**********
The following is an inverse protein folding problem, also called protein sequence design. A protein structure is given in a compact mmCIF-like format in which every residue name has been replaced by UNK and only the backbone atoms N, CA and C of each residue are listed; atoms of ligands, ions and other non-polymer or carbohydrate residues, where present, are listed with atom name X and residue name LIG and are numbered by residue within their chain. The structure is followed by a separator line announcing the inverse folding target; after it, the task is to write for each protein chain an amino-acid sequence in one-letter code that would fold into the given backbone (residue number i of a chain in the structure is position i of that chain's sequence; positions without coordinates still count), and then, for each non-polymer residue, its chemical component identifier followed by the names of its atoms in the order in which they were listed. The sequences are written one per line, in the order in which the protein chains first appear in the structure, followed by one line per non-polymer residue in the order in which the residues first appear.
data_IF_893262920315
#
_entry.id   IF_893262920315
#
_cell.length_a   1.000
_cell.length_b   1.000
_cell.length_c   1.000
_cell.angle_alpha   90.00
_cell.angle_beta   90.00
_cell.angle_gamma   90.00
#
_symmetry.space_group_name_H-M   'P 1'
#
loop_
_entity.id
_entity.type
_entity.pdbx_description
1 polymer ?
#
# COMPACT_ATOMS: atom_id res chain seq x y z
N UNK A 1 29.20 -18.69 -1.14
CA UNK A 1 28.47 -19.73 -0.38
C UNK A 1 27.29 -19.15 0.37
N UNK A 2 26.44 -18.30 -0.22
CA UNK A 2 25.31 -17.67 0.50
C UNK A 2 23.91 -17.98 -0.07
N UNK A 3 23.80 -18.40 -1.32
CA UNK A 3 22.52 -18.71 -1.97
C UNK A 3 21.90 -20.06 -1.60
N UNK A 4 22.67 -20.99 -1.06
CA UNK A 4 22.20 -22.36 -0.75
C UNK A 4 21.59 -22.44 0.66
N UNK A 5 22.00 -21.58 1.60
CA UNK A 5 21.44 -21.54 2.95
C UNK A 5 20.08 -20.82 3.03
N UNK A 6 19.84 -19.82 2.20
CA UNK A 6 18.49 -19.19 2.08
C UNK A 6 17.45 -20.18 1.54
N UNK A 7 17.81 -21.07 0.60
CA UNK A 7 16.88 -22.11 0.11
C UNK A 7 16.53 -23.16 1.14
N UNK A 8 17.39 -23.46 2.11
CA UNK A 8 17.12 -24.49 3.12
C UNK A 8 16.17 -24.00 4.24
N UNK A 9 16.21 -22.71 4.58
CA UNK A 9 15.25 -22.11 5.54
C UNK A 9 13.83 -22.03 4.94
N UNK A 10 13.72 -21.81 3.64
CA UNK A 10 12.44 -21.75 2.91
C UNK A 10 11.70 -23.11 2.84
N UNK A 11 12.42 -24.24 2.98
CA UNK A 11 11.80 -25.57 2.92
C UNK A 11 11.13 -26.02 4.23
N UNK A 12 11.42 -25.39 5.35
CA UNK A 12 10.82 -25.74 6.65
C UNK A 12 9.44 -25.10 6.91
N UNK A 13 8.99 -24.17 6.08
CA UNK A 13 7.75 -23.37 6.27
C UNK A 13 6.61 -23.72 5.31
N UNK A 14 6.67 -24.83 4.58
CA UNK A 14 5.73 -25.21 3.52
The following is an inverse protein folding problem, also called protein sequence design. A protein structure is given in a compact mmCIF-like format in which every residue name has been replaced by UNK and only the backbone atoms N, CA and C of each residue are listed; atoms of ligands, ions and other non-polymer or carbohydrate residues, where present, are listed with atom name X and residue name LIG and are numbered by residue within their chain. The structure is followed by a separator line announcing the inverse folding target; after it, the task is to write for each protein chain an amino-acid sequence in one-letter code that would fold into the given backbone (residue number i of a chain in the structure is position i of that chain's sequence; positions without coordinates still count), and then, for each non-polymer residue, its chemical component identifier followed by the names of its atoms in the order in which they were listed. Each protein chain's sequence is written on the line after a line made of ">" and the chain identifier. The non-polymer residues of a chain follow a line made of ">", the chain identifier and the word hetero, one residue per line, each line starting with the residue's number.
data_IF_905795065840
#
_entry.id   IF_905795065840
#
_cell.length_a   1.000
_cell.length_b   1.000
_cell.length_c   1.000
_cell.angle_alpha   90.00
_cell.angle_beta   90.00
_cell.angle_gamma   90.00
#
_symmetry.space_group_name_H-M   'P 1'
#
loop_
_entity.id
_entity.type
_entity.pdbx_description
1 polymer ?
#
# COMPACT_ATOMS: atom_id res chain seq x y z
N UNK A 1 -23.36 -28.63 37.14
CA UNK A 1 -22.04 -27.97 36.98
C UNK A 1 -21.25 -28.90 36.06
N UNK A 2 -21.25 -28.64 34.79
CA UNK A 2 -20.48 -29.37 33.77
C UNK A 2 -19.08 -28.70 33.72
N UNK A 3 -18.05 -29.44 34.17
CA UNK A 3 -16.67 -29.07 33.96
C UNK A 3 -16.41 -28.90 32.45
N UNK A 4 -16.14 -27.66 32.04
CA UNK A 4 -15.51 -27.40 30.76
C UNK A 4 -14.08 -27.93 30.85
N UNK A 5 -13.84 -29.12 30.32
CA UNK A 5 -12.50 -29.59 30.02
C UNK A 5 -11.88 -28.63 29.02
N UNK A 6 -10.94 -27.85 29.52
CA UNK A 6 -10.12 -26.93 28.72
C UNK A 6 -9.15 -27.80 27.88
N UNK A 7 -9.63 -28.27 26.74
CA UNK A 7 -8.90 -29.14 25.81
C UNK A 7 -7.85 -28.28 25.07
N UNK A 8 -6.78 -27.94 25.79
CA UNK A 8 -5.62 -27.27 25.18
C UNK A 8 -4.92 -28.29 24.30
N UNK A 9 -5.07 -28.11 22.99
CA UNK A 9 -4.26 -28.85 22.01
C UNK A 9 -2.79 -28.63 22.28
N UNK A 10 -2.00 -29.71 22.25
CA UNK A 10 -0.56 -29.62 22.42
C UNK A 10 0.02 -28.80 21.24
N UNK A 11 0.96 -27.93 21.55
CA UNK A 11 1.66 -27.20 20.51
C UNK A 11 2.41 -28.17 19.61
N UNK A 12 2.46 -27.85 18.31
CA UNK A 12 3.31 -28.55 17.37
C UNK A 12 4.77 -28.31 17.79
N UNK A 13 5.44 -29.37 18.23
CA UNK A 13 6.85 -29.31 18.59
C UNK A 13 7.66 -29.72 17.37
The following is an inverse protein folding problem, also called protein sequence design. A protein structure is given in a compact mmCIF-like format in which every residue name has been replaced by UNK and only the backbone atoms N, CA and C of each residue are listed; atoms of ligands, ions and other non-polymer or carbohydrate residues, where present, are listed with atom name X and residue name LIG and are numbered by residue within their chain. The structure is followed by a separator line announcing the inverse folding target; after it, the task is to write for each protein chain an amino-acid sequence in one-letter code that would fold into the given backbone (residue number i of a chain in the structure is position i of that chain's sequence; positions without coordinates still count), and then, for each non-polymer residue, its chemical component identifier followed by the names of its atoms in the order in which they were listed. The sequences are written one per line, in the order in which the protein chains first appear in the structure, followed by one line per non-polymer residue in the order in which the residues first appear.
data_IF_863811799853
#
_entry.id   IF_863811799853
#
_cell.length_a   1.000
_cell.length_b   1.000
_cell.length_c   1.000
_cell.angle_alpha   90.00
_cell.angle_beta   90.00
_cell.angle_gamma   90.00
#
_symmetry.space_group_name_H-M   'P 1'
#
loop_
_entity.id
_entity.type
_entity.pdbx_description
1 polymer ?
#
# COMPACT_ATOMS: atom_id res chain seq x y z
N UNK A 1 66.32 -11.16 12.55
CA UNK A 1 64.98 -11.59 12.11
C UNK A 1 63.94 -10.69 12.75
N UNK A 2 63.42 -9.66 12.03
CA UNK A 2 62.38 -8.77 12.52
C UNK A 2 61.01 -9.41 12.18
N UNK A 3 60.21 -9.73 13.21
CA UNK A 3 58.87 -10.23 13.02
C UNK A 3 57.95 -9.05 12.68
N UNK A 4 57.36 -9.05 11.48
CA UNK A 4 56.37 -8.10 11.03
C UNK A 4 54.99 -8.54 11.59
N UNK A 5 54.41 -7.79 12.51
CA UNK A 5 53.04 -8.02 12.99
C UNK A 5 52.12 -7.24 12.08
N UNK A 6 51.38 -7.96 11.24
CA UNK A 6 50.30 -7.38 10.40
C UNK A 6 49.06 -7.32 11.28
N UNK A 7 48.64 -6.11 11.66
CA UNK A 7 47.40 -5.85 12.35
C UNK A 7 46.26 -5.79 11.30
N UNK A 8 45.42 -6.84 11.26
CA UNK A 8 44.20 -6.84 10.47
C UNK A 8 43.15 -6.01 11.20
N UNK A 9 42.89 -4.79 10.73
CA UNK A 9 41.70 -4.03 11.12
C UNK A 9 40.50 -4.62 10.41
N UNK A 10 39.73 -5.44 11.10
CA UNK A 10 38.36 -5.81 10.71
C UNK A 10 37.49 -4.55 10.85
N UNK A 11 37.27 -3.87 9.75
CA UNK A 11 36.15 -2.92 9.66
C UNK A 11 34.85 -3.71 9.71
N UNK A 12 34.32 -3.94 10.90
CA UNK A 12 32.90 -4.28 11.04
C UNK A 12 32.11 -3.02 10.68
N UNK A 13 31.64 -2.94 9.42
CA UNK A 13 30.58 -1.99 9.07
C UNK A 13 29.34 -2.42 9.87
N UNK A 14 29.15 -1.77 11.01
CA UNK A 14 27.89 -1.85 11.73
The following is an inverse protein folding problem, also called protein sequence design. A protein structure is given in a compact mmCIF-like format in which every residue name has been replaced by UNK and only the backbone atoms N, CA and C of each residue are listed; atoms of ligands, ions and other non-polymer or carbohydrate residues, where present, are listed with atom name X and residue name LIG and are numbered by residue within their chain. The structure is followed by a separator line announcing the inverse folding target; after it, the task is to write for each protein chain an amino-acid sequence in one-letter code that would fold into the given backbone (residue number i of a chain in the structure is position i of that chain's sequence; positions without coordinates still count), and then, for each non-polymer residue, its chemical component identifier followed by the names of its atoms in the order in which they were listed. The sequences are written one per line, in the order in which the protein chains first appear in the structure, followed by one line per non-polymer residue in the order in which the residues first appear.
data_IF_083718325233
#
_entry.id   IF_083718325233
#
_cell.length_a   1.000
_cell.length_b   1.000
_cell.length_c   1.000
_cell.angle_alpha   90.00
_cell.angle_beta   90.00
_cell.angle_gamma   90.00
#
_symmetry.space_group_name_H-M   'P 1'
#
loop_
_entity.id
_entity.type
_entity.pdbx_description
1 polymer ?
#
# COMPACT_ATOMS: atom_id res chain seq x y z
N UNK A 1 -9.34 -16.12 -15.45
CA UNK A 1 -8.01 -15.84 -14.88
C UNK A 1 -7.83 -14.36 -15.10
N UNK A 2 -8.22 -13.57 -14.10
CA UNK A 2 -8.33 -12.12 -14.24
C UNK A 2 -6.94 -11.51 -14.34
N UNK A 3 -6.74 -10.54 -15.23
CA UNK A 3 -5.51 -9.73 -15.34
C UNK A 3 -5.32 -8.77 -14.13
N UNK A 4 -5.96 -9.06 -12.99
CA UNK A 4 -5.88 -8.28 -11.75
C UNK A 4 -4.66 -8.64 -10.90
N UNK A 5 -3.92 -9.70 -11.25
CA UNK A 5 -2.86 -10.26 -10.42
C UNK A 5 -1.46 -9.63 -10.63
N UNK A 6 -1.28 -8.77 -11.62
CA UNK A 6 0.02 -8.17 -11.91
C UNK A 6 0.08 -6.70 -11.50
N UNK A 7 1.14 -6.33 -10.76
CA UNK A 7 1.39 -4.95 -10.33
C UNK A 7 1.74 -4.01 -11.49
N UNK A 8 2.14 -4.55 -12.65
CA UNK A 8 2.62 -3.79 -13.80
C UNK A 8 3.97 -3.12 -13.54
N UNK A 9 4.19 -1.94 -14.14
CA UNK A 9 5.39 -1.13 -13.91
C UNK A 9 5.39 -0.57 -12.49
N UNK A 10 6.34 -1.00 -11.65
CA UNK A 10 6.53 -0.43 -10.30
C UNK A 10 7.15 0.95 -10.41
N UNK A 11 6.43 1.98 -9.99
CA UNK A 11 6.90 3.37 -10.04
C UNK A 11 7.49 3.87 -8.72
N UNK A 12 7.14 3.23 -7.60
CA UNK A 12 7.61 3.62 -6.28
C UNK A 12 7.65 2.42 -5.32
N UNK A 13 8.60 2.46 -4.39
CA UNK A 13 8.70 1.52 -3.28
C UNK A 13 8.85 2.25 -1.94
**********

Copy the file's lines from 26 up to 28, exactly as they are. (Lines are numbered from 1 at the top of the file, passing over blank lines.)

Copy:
CA UNK A 2 25.31 -17.67 0.50
C UNK A 2 23.91 -17.98 -0.07
N UNK A 3 23.80 -18.40 -1.32